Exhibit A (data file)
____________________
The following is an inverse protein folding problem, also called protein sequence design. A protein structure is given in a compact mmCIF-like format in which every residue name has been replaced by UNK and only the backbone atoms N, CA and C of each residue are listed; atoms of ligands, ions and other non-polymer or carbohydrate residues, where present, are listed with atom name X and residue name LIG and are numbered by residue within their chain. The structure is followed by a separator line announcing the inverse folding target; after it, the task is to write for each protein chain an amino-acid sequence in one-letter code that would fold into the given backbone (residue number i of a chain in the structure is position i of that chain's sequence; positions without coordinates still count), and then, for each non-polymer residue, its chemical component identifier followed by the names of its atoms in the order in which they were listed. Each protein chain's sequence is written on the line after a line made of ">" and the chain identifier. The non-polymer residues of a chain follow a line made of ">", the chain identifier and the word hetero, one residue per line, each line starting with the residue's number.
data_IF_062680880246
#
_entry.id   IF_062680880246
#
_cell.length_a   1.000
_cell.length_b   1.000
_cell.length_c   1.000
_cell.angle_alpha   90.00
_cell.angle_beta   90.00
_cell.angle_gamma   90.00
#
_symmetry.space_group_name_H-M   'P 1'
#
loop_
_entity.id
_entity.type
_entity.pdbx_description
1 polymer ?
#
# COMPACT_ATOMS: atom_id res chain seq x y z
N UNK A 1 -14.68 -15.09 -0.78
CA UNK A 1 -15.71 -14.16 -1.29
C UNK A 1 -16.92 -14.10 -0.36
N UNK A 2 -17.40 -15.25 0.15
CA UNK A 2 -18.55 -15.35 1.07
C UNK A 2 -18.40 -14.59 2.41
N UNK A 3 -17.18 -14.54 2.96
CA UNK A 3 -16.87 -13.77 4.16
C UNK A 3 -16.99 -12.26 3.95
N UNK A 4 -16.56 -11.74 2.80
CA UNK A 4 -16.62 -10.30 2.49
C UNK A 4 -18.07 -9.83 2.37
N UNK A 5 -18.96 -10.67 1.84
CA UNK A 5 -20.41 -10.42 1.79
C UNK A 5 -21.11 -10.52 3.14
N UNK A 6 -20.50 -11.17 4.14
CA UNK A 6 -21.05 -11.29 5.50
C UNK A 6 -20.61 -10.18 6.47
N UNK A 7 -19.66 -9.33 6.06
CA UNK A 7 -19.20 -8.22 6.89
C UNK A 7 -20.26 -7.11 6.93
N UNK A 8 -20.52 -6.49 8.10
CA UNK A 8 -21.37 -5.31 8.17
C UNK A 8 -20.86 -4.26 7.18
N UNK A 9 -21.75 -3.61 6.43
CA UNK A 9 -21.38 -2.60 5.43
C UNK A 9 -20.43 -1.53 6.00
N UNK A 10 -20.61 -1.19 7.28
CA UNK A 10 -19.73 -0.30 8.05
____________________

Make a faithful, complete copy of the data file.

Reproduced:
The following is an inverse protein folding problem, also called protein sequence design. A protein structure is given in a compact mmCIF-like format in which every residue name has been replaced by UNK and only the backbone atoms N, CA and C of each residue are listed; atoms of ligands, ions and other non-polymer or carbohydrate residues, where present, are listed with atom name X and residue name LIG and are numbered by residue within their chain. The structure is followed by a separator line announcing the inverse folding target; after it, the task is to write for each protein chain an amino-acid sequence in one-letter code that would fold into the given backbone (residue number i of a chain in the structure is position i of that chain's sequence; positions without coordinates still count), and then, for each non-polymer residue, its chemical component identifier followed by the names of its atoms in the order in which they were listed. Each protein chain's sequence is written on the line after a line made of ">" and the chain identifier. The non-polymer residues of a chain follow a line made of ">", the chain identifier and the word hetero, one residue per line, each line starting with the residue's number.
data_IF_062680880246
#
_entry.id   IF_062680880246
#
_cell.length_a   1.000
_cell.length_b   1.000
_cell.length_c   1.000
_cell.angle_alpha   90.00
_cell.angle_beta   90.00
_cell.angle_gamma   90.00
#
_symmetry.space_group_name_H-M   'P 1'
#
loop_
_entity.id
_entity.type
_entity.pdbx_description
1 polymer ?
#
# COMPACT_ATOMS: atom_id res chain seq x y z
N UNK A 1 -14.68 -15.09 -0.78
CA UNK A 1 -15.71 -14.16 -1.29
C UNK A 1 -16.92 -14.10 -0.36
N UNK A 2 -17.40 -15.25 0.15
CA UNK A 2 -18.55 -15.35 1.07
C UNK A 2 -18.40 -14.59 2.41
N UNK A 3 -17.18 -14.54 2.96
CA UNK A 3 -16.87 -13.77 4.16
C UNK A 3 -16.99 -12.26 3.95
N UNK A 4 -16.56 -11.74 2.80
CA UNK A 4 -16.62 -10.30 2.49
C UNK A 4 -18.07 -9.83 2.37
N UNK A 5 -18.96 -10.67 1.84
CA UNK A 5 -20.41 -10.42 1.79
C UNK A 5 -21.11 -10.52 3.14
N UNK A 6 -20.50 -11.17 4.14
CA UNK A 6 -21.05 -11.29 5.50
C UNK A 6 -20.61 -10.18 6.47
N UNK A 7 -19.66 -9.33 6.06
CA UNK A 7 -19.20 -8.22 6.89
C UNK A 7 -20.26 -7.11 6.93
N UNK A 8 -20.52 -6.49 8.10
CA UNK A 8 -21.37 -5.31 8.17
C UNK A 8 -20.86 -4.26 7.18
N UNK A 9 -21.75 -3.61 6.43
CA UNK A 9 -21.38 -2.60 5.43
C UNK A 9 -20.43 -1.53 6.00
N UNK A 10 -20.61 -1.19 7.28
CA UNK A 10 -19.73 -0.30 8.05